Wednesday 21 May 2014

eBay compromised...

Today, eBay made the news as it was announced that their database had been compromised.  Personal information had been stolen, including names, addresses, email address, phone numbers, date of birth and an encrypted copy of the users password.  The breach was believed to have occurred between late February to early March.

If you have an eBay account, the first thing to is change your password.  

Depending on the level of encryption, all that is needed to crack the password is time and processing power.  Although the PayPal database is separate and has not been compromised, I would highly recommend changing that password, if it matches your eBay account.

Although my PayPal account rarely has much money left in it, it was only protected with a password.  After today, this was changed to send me a code via SMS when I log in, so I require my password and my mobile phone to gain access to the account now.  You can activate that on your account here,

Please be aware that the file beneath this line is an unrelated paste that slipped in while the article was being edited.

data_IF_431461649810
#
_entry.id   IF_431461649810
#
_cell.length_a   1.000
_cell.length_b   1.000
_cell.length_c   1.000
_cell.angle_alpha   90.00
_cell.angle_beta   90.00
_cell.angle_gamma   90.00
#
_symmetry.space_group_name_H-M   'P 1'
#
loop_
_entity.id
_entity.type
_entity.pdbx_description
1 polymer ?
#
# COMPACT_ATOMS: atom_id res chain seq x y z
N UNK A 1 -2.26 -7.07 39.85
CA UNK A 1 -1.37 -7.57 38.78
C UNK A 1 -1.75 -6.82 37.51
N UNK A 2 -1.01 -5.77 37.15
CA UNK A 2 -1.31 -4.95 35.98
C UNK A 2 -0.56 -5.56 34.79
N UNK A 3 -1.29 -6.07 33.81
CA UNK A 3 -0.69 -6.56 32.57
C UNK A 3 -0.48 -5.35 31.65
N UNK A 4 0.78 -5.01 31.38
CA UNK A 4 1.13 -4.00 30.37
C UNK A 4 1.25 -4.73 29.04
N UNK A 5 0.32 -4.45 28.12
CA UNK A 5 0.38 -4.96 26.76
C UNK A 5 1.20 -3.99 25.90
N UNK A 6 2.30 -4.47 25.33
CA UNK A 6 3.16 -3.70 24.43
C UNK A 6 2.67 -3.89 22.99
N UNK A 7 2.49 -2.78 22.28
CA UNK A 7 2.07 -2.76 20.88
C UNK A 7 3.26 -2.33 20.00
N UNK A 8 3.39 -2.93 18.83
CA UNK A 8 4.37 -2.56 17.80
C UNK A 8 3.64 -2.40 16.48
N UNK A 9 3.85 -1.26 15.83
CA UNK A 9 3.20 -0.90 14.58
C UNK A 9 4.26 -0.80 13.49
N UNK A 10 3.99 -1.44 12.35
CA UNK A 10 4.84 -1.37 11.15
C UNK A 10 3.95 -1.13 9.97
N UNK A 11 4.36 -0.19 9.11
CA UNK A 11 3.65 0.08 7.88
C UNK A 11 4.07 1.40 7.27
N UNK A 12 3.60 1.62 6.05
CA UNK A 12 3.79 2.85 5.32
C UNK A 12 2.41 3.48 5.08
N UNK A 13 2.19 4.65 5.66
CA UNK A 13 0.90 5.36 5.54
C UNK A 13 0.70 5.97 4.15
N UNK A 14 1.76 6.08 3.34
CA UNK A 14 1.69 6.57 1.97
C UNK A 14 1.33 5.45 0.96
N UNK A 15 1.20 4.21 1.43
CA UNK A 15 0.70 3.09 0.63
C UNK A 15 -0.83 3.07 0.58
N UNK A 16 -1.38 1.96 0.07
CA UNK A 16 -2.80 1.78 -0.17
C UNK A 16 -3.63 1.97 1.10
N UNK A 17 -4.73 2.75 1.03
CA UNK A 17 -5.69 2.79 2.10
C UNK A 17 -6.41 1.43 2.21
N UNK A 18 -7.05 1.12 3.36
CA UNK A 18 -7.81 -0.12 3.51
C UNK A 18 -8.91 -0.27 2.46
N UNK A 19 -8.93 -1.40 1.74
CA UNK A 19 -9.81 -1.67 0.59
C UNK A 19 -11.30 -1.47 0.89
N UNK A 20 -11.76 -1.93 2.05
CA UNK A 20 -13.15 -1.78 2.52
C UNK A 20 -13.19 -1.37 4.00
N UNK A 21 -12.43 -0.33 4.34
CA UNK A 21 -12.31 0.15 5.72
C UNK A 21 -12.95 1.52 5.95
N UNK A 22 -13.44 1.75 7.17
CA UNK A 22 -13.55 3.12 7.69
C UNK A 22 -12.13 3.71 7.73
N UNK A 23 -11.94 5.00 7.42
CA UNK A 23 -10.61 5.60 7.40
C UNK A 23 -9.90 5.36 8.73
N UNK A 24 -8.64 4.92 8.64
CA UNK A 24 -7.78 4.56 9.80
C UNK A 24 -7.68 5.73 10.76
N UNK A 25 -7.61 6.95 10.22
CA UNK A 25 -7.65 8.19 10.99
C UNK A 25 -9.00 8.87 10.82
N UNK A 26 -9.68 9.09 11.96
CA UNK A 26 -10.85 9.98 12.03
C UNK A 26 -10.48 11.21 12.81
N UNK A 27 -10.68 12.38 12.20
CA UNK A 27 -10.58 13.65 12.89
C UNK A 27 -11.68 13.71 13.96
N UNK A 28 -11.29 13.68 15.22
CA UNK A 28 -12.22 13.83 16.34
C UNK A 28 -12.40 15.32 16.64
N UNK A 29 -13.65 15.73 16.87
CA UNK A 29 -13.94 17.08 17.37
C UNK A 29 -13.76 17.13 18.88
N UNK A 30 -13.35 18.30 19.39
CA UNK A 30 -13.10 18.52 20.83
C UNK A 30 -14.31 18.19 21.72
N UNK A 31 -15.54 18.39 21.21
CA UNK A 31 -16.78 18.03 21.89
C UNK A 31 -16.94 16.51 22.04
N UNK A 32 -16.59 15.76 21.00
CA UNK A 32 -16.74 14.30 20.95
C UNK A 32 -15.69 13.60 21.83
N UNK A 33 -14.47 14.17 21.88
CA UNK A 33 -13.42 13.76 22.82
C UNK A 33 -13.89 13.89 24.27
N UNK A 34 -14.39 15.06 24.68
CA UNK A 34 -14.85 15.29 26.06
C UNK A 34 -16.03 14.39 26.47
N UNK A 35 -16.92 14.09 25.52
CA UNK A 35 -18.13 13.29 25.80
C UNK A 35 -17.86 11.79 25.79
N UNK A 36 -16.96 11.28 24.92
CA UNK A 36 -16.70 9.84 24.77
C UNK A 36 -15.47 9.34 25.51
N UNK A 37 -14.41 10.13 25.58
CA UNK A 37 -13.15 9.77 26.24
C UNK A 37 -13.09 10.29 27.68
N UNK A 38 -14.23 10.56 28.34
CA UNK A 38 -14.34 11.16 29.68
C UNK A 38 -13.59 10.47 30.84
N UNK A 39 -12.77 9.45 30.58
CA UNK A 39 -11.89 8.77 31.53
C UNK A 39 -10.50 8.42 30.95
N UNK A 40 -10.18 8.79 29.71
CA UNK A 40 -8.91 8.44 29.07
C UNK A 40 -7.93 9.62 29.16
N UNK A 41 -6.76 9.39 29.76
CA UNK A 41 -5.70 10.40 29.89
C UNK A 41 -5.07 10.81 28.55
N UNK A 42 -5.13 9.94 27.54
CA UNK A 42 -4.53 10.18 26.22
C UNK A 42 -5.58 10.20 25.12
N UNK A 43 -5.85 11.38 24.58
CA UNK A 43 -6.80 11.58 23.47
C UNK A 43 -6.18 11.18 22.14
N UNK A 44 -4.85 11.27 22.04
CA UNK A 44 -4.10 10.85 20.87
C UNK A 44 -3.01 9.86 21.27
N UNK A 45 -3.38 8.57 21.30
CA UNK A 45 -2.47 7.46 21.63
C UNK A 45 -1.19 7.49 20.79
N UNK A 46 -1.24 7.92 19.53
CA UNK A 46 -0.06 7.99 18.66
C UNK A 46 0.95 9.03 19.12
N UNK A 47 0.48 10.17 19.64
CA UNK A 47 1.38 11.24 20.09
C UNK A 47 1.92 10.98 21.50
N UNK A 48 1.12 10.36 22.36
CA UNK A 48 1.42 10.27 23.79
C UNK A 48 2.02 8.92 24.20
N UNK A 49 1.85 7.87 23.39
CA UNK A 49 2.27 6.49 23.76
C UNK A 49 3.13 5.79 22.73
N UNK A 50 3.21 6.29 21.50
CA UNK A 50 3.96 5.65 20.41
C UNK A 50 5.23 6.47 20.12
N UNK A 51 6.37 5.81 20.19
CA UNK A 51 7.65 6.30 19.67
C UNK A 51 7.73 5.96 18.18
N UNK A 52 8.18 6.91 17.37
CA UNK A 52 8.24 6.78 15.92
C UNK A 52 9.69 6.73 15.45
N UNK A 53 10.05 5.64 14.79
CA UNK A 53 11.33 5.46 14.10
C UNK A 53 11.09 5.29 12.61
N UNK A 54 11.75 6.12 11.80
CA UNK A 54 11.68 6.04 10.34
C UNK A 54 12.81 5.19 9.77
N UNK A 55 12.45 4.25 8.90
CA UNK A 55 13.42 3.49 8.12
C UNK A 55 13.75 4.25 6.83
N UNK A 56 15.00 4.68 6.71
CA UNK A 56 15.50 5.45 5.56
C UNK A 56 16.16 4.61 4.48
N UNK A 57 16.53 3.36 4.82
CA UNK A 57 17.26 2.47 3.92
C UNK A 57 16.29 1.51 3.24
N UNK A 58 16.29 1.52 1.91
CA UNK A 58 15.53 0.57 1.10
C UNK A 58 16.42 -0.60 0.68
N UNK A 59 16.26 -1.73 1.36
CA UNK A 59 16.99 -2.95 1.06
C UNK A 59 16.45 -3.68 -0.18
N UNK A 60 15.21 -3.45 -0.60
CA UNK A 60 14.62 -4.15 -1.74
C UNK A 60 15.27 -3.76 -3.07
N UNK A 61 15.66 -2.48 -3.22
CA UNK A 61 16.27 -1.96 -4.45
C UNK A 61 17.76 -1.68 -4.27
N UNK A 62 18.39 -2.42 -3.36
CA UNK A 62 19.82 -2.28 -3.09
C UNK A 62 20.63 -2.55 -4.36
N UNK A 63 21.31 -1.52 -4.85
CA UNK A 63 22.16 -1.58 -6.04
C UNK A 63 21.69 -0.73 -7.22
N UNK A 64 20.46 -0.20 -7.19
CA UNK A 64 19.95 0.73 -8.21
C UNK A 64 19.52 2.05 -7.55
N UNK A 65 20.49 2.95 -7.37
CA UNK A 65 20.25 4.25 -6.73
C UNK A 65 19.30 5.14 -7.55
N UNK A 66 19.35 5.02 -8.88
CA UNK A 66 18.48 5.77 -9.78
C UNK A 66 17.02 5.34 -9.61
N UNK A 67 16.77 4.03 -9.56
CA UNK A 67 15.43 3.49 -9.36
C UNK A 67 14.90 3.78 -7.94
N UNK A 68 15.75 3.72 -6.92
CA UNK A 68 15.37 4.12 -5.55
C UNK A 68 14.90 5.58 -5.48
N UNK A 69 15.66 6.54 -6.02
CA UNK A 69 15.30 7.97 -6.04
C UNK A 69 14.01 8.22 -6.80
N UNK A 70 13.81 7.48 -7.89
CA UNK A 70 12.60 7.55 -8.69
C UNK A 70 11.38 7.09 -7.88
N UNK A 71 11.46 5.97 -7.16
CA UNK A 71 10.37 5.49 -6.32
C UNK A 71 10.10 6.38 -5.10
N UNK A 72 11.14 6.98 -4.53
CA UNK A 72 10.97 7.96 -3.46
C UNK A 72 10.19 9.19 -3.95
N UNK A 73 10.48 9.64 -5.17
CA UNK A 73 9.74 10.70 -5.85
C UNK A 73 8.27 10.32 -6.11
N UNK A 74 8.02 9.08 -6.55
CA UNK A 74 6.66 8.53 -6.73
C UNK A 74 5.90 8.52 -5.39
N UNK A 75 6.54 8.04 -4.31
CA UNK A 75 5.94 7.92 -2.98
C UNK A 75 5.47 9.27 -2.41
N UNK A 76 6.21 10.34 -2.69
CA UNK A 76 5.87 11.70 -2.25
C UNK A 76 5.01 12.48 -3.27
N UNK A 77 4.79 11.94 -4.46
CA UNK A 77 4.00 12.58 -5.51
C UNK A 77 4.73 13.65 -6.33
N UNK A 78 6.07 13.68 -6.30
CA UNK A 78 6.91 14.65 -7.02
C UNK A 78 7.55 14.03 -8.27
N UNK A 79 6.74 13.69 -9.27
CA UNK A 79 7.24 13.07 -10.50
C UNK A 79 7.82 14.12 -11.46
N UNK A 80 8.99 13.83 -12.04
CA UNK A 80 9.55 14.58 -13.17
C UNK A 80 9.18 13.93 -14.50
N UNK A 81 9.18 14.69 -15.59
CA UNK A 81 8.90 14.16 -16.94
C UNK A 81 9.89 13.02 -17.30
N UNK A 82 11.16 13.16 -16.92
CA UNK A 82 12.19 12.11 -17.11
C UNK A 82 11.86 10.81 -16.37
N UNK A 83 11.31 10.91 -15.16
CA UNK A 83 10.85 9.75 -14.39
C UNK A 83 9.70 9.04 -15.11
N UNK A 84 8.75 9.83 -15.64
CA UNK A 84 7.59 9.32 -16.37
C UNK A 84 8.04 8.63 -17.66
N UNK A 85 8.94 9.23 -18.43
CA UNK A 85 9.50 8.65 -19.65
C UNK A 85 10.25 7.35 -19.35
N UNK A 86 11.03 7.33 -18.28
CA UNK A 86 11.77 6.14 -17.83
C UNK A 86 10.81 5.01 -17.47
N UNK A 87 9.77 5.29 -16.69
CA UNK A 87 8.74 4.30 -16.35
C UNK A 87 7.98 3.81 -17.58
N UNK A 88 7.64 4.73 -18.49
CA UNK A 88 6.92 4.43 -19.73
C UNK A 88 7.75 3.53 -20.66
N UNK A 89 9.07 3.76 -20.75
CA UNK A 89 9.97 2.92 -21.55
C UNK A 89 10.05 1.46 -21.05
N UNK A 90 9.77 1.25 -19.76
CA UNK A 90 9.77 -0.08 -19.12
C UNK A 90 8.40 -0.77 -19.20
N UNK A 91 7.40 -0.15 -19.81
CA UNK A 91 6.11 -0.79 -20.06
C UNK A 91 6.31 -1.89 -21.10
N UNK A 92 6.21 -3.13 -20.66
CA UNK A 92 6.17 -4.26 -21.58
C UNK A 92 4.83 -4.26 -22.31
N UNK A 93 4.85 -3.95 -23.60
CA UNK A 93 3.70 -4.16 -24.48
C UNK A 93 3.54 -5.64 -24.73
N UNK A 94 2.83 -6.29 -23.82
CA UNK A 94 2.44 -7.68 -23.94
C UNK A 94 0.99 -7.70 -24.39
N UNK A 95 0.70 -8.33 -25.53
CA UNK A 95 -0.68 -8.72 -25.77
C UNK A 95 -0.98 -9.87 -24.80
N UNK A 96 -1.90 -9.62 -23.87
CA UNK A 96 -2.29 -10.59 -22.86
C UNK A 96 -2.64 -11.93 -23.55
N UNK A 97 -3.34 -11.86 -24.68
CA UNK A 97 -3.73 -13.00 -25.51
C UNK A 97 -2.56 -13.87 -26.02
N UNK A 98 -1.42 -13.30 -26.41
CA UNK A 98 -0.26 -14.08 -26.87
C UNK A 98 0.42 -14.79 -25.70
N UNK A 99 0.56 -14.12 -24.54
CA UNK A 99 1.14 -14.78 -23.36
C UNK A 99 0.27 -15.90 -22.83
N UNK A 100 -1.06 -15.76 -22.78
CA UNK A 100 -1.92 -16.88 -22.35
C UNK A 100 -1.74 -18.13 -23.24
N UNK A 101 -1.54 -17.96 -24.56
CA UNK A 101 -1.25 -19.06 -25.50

How was eBay compromised?  Some of the eBay user credentials were obtained and used to carry out the compromise.

We've yet to find out how, but I suspect that it was either someone aware of the eBay way of working, or it obtained via a spear-phishing attack.  Spear-phishing is where specific people are targeted, where the people are either known, or information has been gathered from public sources, such as social media.  Once aware of information relating to the user, they can be targeted by many means, including email.  Typically when the user falls for the trap, software will be deployed onto their computer and the target monitored.  Credentials can be gathered and then used against the organisation the hacker is targeting.

Lockheed Martin pioneered the Cyber Kill Chain where there are seven steps to the potential compromise, and the aim is to break the chain at any one of the seven points.  The sooner, the better.

Another concern is that most organisations would require users to have privileged (such as system administrator) access to be able to access such information.  There are solutions out that that can could have prevented this by managing the password on behalf of the user. 

I'm sure more information regarding the compromise will come to light over next few weeks.  It's surprising that more protection and prevention hasn't been deployed, but being a large organisation like eBay they will always be targeted.

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